The peak of today is Monte Gozo, the point at which you first see Santiago. It was a great relief to arrive there but like so many of these destinations, you see them hours before you reach your goal. We trudged through suburban Santiago on hot footpaths for ages and finally entered the old town.

Now, we've all seen pictures of tired but elated pilgrims arrive in the square in front of the Cathedral and this was to be our destiny. A triumphant march through the arched tunnel, striding into the square, victorious like returning centurions or something a bit like that. Wrong ! We walked into an empty square inhabited only by a dozen or more municipal cleaners blower vacuuming a huge amount of rubbish into piles. Welcome to Santiago! Apparently there had just been a large cycling event just finish here and the town had also hosted a music festival. Still, we did better than Doug and Libby who arrived earlier and couldn't even get to the square. I suppose we have to realise that the towns activities go on regardless and our schedule and delusional expectations are pretty low on their list of priorities.

We went and picked up our Compostelas after answering the relevant questions, and set off for our accommodation, The Nest Style Hotel, a nice hotel about one block from the old town. Good choice again Steve!

After a bath and a break, Tim and I set off to explore a little of this amazing old city and find somewhere for dinner. Sue's leg had to rest so dinner was to be nearby. We strolled around, bought some freshly roasted chestnuts, and went and picked up our second certificate celebrating 800 years since St Francis of Assisi came to Santiago .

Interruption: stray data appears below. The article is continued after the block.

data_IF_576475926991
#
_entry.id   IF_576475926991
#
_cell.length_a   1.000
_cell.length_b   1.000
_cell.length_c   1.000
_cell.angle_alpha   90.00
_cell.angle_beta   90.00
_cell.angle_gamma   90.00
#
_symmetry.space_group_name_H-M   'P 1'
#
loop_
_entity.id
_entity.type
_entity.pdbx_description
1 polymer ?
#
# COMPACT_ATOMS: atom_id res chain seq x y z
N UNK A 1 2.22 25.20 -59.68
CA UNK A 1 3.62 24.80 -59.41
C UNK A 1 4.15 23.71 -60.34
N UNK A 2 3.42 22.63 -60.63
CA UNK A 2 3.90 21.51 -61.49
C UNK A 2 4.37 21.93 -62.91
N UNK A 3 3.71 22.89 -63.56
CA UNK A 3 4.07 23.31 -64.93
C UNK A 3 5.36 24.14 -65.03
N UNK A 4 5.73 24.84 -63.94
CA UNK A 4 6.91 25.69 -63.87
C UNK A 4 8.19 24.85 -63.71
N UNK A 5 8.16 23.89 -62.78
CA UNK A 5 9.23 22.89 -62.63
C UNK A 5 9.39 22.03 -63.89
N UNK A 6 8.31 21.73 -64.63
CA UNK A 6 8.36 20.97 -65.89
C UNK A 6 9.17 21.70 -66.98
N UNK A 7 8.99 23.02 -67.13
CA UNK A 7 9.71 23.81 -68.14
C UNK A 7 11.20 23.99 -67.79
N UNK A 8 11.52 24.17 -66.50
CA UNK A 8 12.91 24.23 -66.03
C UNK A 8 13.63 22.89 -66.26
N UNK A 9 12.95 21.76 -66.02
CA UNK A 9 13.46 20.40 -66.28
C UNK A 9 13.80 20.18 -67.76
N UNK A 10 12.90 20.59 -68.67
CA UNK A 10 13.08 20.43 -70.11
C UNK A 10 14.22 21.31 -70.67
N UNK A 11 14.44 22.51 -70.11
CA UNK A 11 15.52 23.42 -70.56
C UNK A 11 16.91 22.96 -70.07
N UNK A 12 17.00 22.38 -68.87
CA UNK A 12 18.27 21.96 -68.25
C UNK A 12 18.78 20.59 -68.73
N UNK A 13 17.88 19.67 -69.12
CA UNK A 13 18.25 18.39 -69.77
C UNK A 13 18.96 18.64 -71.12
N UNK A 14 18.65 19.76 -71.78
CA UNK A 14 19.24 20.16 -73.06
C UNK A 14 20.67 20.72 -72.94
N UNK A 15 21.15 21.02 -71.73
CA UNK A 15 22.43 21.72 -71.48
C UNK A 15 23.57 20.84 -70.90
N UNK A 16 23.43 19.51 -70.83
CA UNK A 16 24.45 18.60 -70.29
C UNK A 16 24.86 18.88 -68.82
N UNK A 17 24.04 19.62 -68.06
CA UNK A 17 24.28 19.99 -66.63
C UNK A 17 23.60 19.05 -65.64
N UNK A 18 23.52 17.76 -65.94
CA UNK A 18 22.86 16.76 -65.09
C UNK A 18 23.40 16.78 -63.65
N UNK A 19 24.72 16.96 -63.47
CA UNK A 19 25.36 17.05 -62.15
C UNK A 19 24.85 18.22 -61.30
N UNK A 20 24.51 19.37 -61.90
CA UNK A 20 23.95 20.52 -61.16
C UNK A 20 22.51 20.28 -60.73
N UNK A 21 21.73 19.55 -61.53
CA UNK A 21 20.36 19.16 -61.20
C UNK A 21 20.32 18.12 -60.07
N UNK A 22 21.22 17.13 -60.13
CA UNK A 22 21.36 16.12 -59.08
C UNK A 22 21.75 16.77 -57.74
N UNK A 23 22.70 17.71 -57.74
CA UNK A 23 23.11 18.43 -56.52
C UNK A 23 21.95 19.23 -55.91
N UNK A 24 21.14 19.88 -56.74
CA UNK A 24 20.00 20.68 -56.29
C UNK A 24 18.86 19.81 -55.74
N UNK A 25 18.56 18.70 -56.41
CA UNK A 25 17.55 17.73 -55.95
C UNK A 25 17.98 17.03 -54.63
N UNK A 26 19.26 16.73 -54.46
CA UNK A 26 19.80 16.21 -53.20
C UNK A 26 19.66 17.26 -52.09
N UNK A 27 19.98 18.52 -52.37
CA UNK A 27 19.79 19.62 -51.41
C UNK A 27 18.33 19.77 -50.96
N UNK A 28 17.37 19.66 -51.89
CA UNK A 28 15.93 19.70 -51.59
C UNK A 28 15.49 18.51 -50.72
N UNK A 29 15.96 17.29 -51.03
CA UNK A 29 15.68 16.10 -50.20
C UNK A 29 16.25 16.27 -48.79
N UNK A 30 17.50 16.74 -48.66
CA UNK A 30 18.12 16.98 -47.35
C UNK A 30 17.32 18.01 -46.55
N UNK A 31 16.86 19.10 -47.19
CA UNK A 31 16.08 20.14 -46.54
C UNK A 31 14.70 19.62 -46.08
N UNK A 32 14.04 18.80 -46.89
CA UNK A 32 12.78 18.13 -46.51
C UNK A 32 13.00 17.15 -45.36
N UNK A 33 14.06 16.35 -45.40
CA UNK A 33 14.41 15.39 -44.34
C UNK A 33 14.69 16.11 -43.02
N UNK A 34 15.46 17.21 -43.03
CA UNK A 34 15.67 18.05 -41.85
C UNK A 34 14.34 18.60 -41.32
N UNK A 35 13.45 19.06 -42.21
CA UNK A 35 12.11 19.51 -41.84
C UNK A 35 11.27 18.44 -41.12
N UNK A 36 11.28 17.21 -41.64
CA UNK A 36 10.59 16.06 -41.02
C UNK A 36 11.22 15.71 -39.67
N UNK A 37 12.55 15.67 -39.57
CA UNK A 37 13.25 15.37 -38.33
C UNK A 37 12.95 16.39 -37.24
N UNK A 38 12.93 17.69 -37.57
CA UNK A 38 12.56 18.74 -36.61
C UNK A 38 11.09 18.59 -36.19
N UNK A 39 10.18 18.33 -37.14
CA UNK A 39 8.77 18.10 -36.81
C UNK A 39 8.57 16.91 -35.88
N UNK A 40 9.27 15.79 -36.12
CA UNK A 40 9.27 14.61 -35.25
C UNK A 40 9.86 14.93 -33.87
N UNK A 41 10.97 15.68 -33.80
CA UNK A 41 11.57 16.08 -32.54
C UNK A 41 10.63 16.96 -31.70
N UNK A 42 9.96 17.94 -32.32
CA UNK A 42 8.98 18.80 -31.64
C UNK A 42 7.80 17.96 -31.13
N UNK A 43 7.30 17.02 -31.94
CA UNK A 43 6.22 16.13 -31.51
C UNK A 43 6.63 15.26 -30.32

The Camino is very commercialised in Santiago and a whole industry of cheap souvenir shops, eateries has evolved, and you can hardly turn a corner without a beggar approaching you. As a person who believes we should support charities as much as we can, it's a little difficult to deny these people but it becomes clear that it is almost another industry here and unless someone is clearly a genuine case, it's best to keep walking.

Tomorrow is the Pilgrim Mass at the Cathedral and two American women kindly paid the church a sum of money in order to use the Botafumeiro, a scented vessel containing smoking incense that is swung in the church, originally to fumigate pilgrims and disguise their odour. These days it is ceremonial and we were privileged to witness it. Ken, the Scotsman we have travelled with, has been in the cathedral 7 times and this is the first time he has seen it. A good sleepin tonight and I look forward to tomorrow . Buen Camino.

Additional photos below
Photos: 21, Displayed: 21


At a cafe earlier in the day.At a cafe earlier in the day.
At a cafe earlier in the day.